Antique Mall Drifting in Northern Colorado & Wyoming
Not being one to follow many traditions, I must say that the tradition of antique store drifting on Sunday afternoons has become a favorite of mine. One eyed doll head’s next to cloudy blue bottles, rusty tools, timeless records, and signs of all shapes and sizes hang across booth after booth after booth. The variety of collectables is endless in the Antique malls between Fort Collins and Loveland along highway 287.
Collecting old magazines is one of my guilty pleasures. I love their vintage smell and the awkwardly strange and severely outdated content inside. I found an ad once with the title When Nervous tension and fatigue bring on the “Housewife Headache.”
It can be a tad overwhelming if you're not use to such an array of tightly packed in things. Unfamiliarity can also be a deterring factor for some when it comes to the art of antique mall drifting.
In addition to old, dusty magazines, I also collect turquoise rings and other antique and vintage jewelry. The majority of the turquoise I have comes from two specific people who have the gift of knowing how to pick an item, and sell an item too.
It was a sunshiny sort of Saturday morning when I discovered the difference between what is vintage and what is antique. I was in Cheyenne visiting two of Northern Colorado and Wyoming’s top old west and antique vendors, Bob and Michelle Brown. Married and collecting together for over twenty years, the duo’s eclectic collection came from foraging small town garage sales, wagering auctions, and attending estate sales of the deceased- and is worth thousands.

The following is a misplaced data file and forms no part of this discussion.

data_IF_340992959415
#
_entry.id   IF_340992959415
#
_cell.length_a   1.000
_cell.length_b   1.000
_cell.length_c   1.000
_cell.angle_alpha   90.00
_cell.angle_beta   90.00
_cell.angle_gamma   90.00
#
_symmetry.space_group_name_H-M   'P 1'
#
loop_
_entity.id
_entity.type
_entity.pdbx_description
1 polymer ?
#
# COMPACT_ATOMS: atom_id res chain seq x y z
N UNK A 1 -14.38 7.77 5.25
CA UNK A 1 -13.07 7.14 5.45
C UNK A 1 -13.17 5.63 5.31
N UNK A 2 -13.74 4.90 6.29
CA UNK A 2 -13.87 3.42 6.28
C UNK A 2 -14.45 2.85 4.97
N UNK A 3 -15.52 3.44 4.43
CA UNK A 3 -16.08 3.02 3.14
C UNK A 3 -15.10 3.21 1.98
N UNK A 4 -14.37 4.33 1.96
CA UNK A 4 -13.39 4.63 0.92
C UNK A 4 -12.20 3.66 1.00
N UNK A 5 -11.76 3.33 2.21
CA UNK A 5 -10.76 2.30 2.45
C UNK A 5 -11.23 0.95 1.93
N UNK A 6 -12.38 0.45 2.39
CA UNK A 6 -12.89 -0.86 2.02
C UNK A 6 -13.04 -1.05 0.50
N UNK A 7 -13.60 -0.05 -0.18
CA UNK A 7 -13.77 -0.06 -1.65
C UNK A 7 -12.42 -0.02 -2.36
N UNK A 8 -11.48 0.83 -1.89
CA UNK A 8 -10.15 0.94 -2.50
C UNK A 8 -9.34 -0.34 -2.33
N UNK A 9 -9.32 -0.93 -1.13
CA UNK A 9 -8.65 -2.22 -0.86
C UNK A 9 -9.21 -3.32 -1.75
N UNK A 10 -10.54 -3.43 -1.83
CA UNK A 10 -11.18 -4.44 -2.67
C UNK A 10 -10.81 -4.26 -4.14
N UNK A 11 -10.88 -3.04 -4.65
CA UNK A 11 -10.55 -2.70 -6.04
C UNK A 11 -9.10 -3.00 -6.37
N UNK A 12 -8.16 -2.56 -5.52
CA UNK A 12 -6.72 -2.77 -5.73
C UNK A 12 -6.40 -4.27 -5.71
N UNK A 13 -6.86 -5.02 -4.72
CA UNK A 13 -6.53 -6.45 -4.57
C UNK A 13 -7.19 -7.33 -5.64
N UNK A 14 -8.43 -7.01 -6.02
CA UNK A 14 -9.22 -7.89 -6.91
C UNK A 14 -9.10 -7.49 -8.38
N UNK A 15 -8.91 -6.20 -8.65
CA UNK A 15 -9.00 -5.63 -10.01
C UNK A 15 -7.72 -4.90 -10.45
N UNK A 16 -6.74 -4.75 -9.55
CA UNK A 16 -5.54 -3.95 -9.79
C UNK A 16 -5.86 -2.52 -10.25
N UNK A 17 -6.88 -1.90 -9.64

Wrangler jeans, a cowboy hat, cowboy boots and adorned in an array of vintage turquoise jewelry, Bob is the star of a walking vintage series. “They say one hundred years old is considered antique, and vintage is fifty,” Bob said as we settled ourselves at their kitchen table. “If you can find something from the 1970-80s, it’s real big time since almost all of the antique 1920- 30’s has been sold and are in private collections. The other day we bought that Civil War horse saddle and that’s 1860. To find something like that’s real rare.” But antique goes back further than just one hundred years.
As I gazed into their floor-to-ceiling, tall, oak cases, the ornamental glow of jade sculptures next to thousand-year-old American Indian pottery pieces guided me through the rows of endless treasures. “We mined a lot of those ourselves,” Michelle said. “Those rocks are just as antique as the pottery next to it.”
Turquoise rings, squash blossoms (see left), and pocket watches glisten behind glass cases, and are anything but the ordinary stuff at your local mall. “It stands out so much and people are attracted to it,” Bob said about the jewelry. “Your knowledge gets polished over the years and you get to know the styles and how it’s made- older stuff is heavier, more detailed, the sets are in real tight, and the colors are better.”